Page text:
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Heart failure

What is heart failure?

Heart failure is a chronic progressive disease caused by the inability of the heart to perform its pumping function. The heart is no longer able to circulate enough blood through the body, and the body becomes breathless, enlarged, distended and loses its ability to circulate blood between the various organs. The disease is four times more common than the number of new cases of breast, uterine or colon cancer, and the life expectancy of sufferers is considerably reduced, earning it the nickname ‘heart cancer’. Symptoms may not appear until the disease has progressed for several years.

The causes

Heart failure can be caused by a number of factors, the two most common of which are coronary heart disease (especially following a heart attack) and high blood pressure. More generally, a poor lifestyle (sedentary lifestyle, unbalanced diet, alcohol, smoking) has a negative effect on the heart and can also lead to heart failure.

Main symptoms

In the beginning, heart failure can go unnoticed. At first, the signs appear during heavy exertion and then, as the disease worsens, the symptoms also appear during light exertion or even at rest. There are several symptoms that can occur at the same time or separately:

  • Shortness of breath/difficulty breathing on exertion and at rest
  • Swelling of the feet and ankles caused by fluid accumulation in the tissues
  • Constant fatigue, asthenia
  • Weight gain (due to fluid accumulation in the tissues)
  • Abdominal swelling, abdominal pain
  • Poorly supported supine position
  • Muscle weakness
  • Dizziness
  • Accelerated or irregular heartbeats, palpitations
  • Decreased appetite

This pathology requires medical treatment as soon as possible. In the long term, the disease becomes disabling because beyond the symptoms it causes, it profoundly affects the psychological, social and emotional balance and threatens the life of patients. Indeed, this disease is fatal and has a poor prognosis.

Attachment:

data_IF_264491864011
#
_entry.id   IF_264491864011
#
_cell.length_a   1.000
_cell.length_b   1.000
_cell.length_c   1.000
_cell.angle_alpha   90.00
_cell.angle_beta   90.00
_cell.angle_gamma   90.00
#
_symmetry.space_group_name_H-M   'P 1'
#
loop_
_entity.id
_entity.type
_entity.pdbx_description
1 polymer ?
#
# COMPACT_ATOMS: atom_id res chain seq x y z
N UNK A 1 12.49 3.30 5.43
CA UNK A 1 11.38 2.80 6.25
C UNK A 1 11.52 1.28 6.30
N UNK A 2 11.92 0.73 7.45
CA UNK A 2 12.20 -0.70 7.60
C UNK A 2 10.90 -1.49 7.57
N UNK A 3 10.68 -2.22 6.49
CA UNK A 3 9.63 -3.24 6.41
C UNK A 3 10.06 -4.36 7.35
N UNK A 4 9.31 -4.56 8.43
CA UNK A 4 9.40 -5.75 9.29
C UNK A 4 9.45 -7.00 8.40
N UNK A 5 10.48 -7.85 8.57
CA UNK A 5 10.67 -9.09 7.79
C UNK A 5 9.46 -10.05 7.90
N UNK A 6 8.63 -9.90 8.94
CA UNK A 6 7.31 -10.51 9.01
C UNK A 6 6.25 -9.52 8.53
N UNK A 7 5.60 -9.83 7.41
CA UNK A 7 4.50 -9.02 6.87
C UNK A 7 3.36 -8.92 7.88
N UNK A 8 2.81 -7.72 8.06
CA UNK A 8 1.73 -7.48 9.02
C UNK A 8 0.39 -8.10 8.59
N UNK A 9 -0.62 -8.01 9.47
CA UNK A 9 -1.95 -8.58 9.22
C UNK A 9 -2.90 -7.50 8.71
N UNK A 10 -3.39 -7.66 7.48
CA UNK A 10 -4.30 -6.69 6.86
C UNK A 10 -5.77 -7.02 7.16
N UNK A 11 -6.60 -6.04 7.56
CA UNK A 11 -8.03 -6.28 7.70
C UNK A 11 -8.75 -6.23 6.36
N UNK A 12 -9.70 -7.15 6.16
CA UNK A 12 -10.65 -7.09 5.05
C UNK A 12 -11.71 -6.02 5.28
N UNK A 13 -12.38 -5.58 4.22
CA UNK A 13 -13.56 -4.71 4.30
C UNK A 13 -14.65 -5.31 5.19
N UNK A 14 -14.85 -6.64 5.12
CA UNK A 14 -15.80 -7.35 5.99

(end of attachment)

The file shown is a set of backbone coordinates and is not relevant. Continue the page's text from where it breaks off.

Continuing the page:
The treatments

The best treatment for heart failure is, of course, prevention: regular physical activity, not eating too much salt, watching your weight. The other general advice on healthy living that applies to other cardiovascular diseases is also valid: limit smoking, alcohol, eat a balanced diet, etc. Once
the diagnosis has been made, different treatments will be offered to patients depending on the type of heart failure.
Chronic heart failure is mainly treated with medication. In some cases, it can also be treated with non-drug treatments such as pacemaker implantation for cardiac resynchronisation or, if necessary, with the implantation of internal defibrillators. In some cases of chronic heart failure, mechanical ventricular assistance or even heart transplantation may be considered.

In Belgium

Heart failure is very widespread in Belgium and one can even speak of an epidemic. If we look at the epidemiological figures, heart failure affects 200,000 Belgians and about forty new cases are detected every day (15,000 per year). Heart failure mainly affects people from the age of 65. It is estimated that 4% of the adult population suffers from it, 20% of whom are over 65 years old. Finally, heart failure is linked to an altered quality of life and a high rate of hospitalisation (first cause of hospitalisation in the over 65s).